Finally, the templates also provide two member functions that return actual iterators you can use for traversing their respective collection classes. These member functions are begin() and end(). Each of these member functions is overloaded by a const receiver so that the non-const version returns an instance of type iterator, and the const version returns an instance of type const_iterator.

Member function begin() always returns an iterator already positioned at the first item in the collection class. Member function end() returns an iterator which has a past-the-end value, the way a pointer to the NULL character of a null-terminated character string has a value that points "past the end." An iterator of past-the-end value can be used to compare with another iterator to see if you've finished visiting all the elements in the collection class. It can also be used as a starting point for moving backwards through collection classes that provide either bidirectional or random-access iterators. The one thing you cannot do with an end() iterator is deference it. Here's an example using iterators to move through a list and search for a match:

6.13.2 Map-Based Iteration and Pairs

In the case of a map-based collection class, like RWTValMap<K,T,C,A>, iterators refer to instances of the Standard C++ Library structure pair<const K, T>. As you iterate over a map-based collection, you have access to both the key and its associated data at each step along the traversal. The pair structure provides members first and second, which allow you to individually access the key and its data, respectively. For example:

Note that given a non-const reference to such a pair, you can still modify only the second element -- the data associated with the key. This is because the first element is declared to be of type const K. Because the placement of objects within the collection class is maintained internally, based on the value of the key, declaring it as const protects the integrity of the collection class. In order to change a key within a map, you have to remove the key and its data entirely, and replace them with a new entry.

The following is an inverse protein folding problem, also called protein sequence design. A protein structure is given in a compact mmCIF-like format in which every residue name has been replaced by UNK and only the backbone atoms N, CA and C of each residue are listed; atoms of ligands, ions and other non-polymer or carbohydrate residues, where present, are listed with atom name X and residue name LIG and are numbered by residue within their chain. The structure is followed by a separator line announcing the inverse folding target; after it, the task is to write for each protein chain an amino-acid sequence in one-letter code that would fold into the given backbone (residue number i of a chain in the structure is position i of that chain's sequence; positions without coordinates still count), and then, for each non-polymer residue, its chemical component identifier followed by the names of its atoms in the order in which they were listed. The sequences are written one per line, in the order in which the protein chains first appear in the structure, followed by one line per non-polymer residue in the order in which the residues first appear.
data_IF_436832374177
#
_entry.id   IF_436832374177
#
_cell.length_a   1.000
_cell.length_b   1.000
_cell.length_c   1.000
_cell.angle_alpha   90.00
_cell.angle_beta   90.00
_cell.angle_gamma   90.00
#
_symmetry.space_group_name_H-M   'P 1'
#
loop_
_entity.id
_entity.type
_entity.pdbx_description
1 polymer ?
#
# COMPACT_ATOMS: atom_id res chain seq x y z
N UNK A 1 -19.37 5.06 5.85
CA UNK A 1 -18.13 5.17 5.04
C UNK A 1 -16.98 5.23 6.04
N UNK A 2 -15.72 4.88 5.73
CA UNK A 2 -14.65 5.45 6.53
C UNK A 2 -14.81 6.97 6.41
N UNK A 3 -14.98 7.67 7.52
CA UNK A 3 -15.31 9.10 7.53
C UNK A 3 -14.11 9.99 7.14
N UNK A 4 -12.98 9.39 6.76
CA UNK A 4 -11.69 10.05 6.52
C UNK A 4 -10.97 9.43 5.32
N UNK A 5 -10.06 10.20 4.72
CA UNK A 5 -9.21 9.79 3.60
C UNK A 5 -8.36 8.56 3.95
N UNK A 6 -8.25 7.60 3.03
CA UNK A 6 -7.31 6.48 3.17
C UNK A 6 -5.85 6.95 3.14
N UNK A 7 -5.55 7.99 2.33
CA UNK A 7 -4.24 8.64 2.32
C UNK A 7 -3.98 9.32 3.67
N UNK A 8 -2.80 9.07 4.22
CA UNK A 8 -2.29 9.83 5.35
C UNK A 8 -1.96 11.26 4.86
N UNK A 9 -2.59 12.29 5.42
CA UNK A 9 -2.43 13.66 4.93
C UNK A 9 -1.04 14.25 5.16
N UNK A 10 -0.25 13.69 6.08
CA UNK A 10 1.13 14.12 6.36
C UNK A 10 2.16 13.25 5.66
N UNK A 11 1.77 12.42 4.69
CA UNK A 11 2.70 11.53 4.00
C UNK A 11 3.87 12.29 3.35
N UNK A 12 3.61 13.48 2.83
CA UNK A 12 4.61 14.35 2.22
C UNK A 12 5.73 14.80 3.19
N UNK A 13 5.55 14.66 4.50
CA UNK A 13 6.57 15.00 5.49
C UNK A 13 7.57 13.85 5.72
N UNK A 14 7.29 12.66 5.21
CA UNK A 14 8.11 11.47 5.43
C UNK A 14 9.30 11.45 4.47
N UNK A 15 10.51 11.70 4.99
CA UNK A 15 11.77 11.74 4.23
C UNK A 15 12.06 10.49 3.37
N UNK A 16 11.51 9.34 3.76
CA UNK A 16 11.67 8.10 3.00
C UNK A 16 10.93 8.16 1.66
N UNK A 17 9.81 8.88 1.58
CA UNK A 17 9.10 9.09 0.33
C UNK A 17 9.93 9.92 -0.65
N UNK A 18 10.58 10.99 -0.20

6.13.3 Iterators as Generalized Pointers

It may not be obvious at first, but you can think of an iterator as a generalized pointer. Imagine a pointer to an array of int s. The array itself is a collection class, and a pointer to an element of that array is a random-access iterator. To advance to the next element, you simply use the unary operator ++. To move back to a previous element, you use --. To access the element at the current position of the iterator, you use the unary operator *. Finally, it is important to know when you have visited all the elements. C++ guarantees that you can always point to the first address past the end of an allocated array. For example:

If you compare this code fragment to the one using standard iterators in Section 6.13.1, you can see the similarities. If you need a bit of help imagining how the standard iterators work, you can always picture them as generalized pointers.



Previous fileTop of DocumentContentsIndex pageNext file

©2004 Copyright Quovadx, Inc. All Rights Reserved.
Rogue Wave and SourcePro are registered trademarks of Quovadx, Inc. in the United States and other countries. All other trademarks are the property of their respective owners.
Contact Rogue Wave about documentation or support issues.